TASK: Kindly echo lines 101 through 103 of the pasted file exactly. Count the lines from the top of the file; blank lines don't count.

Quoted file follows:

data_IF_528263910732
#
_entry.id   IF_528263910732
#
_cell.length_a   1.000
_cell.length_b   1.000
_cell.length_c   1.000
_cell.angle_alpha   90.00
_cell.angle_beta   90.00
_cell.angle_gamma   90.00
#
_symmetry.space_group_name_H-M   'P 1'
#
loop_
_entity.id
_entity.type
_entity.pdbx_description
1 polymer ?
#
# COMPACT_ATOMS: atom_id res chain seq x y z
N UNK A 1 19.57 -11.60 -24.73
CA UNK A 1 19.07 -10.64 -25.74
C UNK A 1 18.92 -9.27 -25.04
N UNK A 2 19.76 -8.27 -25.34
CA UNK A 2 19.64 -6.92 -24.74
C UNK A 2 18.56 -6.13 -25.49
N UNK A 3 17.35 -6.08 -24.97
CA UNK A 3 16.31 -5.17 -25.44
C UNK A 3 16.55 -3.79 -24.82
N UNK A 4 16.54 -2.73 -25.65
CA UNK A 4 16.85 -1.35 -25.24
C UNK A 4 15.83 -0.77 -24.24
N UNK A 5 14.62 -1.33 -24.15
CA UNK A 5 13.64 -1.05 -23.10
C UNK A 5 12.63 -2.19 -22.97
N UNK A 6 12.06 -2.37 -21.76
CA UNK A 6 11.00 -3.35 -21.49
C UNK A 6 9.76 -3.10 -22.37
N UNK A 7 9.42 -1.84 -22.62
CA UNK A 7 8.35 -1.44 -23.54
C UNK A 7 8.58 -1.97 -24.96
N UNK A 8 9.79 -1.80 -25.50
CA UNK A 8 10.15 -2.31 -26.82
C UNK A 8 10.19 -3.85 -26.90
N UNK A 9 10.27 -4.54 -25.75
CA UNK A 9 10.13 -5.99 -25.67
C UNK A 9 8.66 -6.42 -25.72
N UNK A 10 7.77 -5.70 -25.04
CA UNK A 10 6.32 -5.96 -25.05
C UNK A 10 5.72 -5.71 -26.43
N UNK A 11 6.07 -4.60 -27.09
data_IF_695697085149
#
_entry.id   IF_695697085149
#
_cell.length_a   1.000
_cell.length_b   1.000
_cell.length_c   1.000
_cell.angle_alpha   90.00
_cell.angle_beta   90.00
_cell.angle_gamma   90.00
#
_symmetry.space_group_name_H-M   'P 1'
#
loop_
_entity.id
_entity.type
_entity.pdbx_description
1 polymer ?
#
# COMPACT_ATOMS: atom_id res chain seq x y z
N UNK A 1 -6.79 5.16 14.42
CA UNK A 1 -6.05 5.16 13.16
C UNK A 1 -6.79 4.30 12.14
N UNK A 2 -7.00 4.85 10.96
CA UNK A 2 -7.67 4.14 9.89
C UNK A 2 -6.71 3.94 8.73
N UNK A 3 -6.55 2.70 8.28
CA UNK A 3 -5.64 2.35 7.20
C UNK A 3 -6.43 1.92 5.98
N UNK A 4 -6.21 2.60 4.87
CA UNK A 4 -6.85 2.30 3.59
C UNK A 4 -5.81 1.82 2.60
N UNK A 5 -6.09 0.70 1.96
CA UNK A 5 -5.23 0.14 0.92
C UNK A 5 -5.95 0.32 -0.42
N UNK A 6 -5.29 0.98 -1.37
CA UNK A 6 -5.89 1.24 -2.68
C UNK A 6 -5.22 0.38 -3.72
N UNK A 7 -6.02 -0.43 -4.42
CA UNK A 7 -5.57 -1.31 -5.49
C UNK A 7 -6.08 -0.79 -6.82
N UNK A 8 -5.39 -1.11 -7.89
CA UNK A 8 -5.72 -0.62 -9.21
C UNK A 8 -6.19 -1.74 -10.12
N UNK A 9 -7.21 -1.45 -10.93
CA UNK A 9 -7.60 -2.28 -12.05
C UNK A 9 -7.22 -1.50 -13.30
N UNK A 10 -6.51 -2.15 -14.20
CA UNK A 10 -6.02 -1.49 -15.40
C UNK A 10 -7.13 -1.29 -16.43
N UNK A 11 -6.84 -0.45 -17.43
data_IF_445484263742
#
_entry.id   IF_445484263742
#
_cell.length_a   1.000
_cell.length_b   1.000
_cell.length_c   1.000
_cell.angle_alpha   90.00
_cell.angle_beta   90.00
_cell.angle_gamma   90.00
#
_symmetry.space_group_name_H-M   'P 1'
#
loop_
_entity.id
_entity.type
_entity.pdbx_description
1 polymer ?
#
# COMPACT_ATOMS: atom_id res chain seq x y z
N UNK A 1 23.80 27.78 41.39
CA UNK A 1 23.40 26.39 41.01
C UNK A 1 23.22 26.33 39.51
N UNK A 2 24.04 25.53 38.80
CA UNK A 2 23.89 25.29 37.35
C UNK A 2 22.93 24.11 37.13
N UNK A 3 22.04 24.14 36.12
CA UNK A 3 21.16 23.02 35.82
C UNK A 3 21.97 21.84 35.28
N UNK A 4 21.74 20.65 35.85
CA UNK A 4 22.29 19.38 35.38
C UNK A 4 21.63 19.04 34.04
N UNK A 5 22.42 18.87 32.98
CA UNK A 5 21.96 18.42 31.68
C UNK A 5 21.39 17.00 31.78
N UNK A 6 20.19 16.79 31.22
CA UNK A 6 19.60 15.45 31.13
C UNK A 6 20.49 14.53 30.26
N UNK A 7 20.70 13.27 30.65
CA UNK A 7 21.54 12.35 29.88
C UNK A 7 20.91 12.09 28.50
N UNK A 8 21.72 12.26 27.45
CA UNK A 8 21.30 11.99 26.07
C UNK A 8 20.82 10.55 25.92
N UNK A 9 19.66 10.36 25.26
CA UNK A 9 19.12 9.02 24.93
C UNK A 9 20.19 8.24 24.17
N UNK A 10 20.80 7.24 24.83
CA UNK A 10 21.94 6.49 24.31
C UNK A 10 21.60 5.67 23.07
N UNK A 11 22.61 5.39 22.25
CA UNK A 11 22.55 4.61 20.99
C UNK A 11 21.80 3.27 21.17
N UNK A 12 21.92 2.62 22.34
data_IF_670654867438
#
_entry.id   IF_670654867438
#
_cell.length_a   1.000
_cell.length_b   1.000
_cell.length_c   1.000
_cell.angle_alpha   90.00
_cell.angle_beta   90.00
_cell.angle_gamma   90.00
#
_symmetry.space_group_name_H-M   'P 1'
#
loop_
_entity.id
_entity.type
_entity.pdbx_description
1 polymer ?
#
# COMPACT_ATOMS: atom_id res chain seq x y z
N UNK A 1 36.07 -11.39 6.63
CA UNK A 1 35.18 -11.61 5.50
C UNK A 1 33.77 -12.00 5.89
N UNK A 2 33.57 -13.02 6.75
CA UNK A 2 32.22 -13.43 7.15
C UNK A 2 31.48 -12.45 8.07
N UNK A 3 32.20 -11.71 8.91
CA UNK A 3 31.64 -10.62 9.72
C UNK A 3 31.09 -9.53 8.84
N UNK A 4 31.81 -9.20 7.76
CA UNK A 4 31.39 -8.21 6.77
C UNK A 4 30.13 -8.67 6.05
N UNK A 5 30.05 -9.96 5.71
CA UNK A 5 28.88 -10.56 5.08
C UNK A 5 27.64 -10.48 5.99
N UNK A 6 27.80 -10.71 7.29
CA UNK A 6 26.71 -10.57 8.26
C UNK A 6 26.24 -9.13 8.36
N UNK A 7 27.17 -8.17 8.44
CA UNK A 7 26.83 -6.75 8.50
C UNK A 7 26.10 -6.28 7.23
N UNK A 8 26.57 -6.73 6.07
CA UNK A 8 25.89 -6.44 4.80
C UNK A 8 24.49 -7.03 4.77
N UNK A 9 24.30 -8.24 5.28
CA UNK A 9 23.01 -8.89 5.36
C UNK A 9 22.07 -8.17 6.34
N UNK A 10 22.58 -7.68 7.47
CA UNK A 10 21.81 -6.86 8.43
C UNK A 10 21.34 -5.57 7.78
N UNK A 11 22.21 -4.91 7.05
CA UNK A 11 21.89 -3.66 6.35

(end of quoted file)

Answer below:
C UNK A 10 -7.13 -1.29 -16.43
N UNK A 11 -6.84 -0.45 -17.43
data_IF_445484263742